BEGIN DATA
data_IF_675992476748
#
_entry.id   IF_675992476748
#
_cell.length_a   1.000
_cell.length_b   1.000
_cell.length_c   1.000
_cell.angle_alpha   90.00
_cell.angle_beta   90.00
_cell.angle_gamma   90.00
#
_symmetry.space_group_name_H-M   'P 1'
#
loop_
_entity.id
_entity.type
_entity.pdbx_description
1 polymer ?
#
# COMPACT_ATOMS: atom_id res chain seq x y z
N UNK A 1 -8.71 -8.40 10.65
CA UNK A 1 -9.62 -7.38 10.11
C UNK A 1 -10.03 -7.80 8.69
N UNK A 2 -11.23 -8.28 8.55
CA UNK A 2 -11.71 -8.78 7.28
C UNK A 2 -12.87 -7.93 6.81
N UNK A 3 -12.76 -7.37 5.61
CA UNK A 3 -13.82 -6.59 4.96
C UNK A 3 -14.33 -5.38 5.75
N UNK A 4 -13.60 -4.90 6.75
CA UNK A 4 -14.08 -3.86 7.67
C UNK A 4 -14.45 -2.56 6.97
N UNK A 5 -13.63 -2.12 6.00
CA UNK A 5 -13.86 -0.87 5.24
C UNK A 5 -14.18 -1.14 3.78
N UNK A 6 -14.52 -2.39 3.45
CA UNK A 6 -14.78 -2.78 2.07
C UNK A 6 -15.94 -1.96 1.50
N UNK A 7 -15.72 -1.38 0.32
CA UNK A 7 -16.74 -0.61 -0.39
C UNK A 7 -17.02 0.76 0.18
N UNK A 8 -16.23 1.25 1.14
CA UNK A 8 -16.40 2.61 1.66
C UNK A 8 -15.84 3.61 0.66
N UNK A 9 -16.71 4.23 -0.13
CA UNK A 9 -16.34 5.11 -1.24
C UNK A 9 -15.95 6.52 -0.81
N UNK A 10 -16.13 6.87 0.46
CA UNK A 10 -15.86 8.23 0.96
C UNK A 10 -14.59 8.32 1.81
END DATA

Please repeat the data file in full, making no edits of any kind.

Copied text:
data_IF_675992476748
#
_entry.id   IF_675992476748
#
_cell.length_a   1.000
_cell.length_b   1.000
_cell.length_c   1.000
_cell.angle_alpha   90.00
_cell.angle_beta   90.00
_cell.angle_gamma   90.00
#
_symmetry.space_group_name_H-M   'P 1'
#
loop_
_entity.id
_entity.type
_entity.pdbx_description
1 polymer ?
#
# COMPACT_ATOMS: atom_id res chain seq x y z
N UNK A 1 -8.71 -8.40 10.65
CA UNK A 1 -9.62 -7.38 10.11
C UNK A 1 -10.03 -7.80 8.69
N UNK A 2 -11.23 -8.28 8.55
CA UNK A 2 -11.71 -8.78 7.28
C UNK A 2 -12.87 -7.93 6.81
N UNK A 3 -12.76 -7.37 5.61
CA UNK A 3 -13.82 -6.59 4.96
C UNK A 3 -14.33 -5.38 5.75
N UNK A 4 -13.60 -4.90 6.75
CA UNK A 4 -14.08 -3.86 7.67
C UNK A 4 -14.45 -2.56 6.97
N UNK A 5 -13.63 -2.12 6.00
CA UNK A 5 -13.86 -0.87 5.24
C UNK A 5 -14.18 -1.14 3.78
N UNK A 6 -14.52 -2.39 3.45
CA UNK A 6 -14.78 -2.78 2.07
C UNK A 6 -15.94 -1.96 1.50
N UNK A 7 -15.72 -1.38 0.32
CA UNK A 7 -16.74 -0.61 -0.39
C UNK A 7 -17.02 0.76 0.18
N UNK A 8 -16.23 1.25 1.14
CA UNK A 8 -16.40 2.61 1.66
C UNK A 8 -15.84 3.61 0.66
N UNK A 9 -16.71 4.23 -0.13
CA UNK A 9 -16.34 5.11 -1.24
C UNK A 9 -15.95 6.52 -0.81
N UNK A 10 -16.13 6.87 0.46
CA UNK A 10 -15.86 8.23 0.96
C UNK A 10 -14.59 8.32 1.81